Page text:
Cyrus Mistry removed as Tata Sons board lost confidence in him, says Abhishek Singhvi

Cyrus Mistry, Singhvi said, made a habit of writing off the losses of problematic group companies to push the problems under the carpet. The NCLT bench, however, reminded Singhvi that Mistry was not challenging his removal before the tribunal.

By: PTI | Mumbai | Updated: January 17, 2018 5:52:38 pm
Cyrus Mistry removed as Tata Sons board lost confidence in him Tata Sons’ counsel Abhishek Singhvi, argued that Mistry cannot resort to the argument of oppression when it came to his removal. (Express photo)

The Tata Sons told the National Company Law Tribunal (NCLT) on Wednesday that Cyrus Mistry was removed from the chairpersonship of the company as its board had lost confidence in him. Tata Sons’ counsel Abhishek Manu Singhvi, who was arguing before the Mumbai bench of the NCLT, reaffirmed that the nominee trustee directors of the company had no personal interest in Mistry’s removal.

Mistry was removed only because the company’s board had “lost confidence in him,” he said, adding it was purely a “commercial decision.” Singhvi also refuted the charge levelled by Mistry in the past that due process was not followed in ousting him and that his removal was not even on the agenda of the day’s meeting. “The Companies Act permits addition to a day’s agenda following the permission of majority shareholders, and one independent director. In our case, the majority shareholders and one independent director, Ronen Sen, approved the amendment to the agenda,” he said.

The procedure for removal of the company’s chairperson or managing director mandated that it be approved by a majority of the trustee directors of Tata Sons nominated by the Tata Trust, he said. “There were nine such directors, including Mistry himself. Of these one abstained from voting while seven approved the removal with affirmative voting,” he said.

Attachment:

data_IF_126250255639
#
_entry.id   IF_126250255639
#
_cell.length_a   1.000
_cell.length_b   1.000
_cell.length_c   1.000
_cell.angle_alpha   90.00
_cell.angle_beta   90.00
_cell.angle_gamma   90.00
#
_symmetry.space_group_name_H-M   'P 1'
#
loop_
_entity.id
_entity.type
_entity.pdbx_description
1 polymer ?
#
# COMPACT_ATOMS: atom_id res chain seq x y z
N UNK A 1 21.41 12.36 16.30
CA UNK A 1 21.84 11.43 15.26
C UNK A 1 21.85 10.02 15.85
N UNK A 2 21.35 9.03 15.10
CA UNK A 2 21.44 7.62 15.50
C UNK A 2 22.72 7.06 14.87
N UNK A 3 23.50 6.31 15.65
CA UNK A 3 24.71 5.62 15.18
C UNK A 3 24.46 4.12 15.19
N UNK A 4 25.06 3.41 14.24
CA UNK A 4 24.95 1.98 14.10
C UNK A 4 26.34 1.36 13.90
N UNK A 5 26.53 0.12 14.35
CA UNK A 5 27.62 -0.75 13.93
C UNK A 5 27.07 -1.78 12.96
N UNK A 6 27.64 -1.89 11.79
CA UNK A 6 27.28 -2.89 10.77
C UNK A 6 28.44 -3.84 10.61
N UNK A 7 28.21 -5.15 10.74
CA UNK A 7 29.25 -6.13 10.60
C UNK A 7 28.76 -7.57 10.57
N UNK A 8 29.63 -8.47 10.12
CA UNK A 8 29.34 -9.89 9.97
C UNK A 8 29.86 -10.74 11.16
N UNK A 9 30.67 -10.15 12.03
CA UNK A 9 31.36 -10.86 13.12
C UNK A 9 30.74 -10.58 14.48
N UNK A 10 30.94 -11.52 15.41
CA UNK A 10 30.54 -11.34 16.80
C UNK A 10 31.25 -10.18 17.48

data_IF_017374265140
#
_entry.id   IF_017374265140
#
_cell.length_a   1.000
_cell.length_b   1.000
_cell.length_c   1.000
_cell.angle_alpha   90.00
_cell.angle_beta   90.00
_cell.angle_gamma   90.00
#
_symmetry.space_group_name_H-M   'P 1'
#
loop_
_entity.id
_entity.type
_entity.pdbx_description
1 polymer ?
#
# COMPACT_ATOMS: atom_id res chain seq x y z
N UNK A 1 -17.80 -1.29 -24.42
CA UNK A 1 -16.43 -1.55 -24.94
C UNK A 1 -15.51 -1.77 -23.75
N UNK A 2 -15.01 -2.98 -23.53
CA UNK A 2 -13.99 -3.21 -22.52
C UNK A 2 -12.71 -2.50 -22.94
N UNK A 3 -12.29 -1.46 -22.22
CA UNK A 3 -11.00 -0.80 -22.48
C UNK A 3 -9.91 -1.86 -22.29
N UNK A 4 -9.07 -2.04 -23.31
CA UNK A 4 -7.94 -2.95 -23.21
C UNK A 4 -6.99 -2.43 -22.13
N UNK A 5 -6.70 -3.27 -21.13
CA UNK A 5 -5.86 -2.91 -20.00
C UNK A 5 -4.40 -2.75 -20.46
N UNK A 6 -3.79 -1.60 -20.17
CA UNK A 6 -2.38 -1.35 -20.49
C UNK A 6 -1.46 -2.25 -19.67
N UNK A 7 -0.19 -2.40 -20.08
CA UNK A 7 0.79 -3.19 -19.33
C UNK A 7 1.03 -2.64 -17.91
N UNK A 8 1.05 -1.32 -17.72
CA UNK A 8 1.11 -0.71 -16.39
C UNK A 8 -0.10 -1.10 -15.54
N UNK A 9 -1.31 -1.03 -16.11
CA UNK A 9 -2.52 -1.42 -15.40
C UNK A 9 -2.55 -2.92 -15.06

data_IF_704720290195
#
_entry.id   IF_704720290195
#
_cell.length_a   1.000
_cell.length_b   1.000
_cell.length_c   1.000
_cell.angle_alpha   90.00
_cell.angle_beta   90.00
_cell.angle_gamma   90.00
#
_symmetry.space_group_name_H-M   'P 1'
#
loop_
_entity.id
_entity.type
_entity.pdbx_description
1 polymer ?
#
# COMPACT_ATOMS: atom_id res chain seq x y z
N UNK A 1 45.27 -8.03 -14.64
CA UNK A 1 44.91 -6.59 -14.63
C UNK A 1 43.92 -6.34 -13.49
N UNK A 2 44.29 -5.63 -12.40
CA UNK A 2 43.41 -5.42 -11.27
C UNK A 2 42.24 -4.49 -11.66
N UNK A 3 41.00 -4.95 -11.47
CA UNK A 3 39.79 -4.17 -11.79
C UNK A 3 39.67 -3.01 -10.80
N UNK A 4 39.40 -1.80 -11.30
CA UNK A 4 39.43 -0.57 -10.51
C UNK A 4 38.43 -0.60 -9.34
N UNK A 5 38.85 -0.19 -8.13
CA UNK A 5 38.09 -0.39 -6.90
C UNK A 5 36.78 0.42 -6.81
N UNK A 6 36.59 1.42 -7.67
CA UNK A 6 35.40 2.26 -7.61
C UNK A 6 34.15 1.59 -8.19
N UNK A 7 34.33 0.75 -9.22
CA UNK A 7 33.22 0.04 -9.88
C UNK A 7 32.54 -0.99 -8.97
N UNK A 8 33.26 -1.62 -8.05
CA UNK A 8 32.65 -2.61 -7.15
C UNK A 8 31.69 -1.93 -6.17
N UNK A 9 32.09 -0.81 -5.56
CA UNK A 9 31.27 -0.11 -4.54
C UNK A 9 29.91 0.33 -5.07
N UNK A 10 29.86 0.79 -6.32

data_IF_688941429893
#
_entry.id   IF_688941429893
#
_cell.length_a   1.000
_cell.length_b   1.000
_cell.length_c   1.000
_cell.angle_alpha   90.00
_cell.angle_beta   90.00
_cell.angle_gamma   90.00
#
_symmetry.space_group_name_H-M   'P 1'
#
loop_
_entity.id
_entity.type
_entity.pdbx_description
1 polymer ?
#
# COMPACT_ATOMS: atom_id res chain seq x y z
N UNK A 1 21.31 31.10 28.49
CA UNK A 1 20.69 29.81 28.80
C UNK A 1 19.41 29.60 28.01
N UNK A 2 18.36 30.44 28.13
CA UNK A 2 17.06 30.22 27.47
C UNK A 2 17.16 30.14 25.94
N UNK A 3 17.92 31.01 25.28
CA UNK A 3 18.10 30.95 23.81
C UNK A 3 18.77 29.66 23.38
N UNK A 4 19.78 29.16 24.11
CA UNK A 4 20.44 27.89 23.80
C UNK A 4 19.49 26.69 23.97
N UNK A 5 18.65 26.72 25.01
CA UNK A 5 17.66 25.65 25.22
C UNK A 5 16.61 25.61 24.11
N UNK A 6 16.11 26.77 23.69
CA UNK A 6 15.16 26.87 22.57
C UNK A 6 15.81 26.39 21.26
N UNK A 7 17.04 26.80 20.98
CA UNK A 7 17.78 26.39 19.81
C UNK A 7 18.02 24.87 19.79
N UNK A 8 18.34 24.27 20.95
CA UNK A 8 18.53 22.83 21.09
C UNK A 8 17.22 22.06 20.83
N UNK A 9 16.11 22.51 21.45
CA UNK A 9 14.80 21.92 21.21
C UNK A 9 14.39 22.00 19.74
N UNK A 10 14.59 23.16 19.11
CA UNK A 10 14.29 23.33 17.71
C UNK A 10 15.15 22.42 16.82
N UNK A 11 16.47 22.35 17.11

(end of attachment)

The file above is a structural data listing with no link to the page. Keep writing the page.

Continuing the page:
Singhvi also told the NCLT that the board of Tata Sons had lost confidence in Mistry following his “lackadaisical performance” over the four years that he was the company’s chairperson. The board was concerned about the falling revenue since Mistry took over, and he failed to turn around the problematic performance of the group companies such as Tata Motors and Tata Telecom, he said.

Mistry, Singhvi said, made a habit of writing off the losses of problematic group companies to push the problems under the carpet. The NCLT bench, however, reminded Singhvi that Mistry was not challenging his removal before the tribunal. Instead, he had alleged oppression of minority shareholders of the company, and had demanded that he be permitted to participate in the board meetings of Tata Sons by virtue of being an 18 per cent shareholder.

Singhvi, however, argued that Mistry cannot resort to the argument of oppression when it came to his removal. “This is not a family-run company. There can’t be any vested claims to continue as a director or a chairperson only by virtue of the fact that one is a shareholder,” he said. Singhvi said Mistry’s removal canot be termed as an act of oppression of a minority shareholder, and added there are no statutes to support such an argument.

Mistry and the Tatas are locked in a legal tussle since 2016, after the former was removed from the chairmanship of the Tata Sons, the holding company of the Tata Group. Mistry has alleged rampant mismanagement at Tata Sons, frequent interference from his predecessor Ratan Tata and other nominee trustees in the holding company, and its smaller listed entities. He has sought some safeguards to be introduced within the group to protect the interest of minority shareholders.

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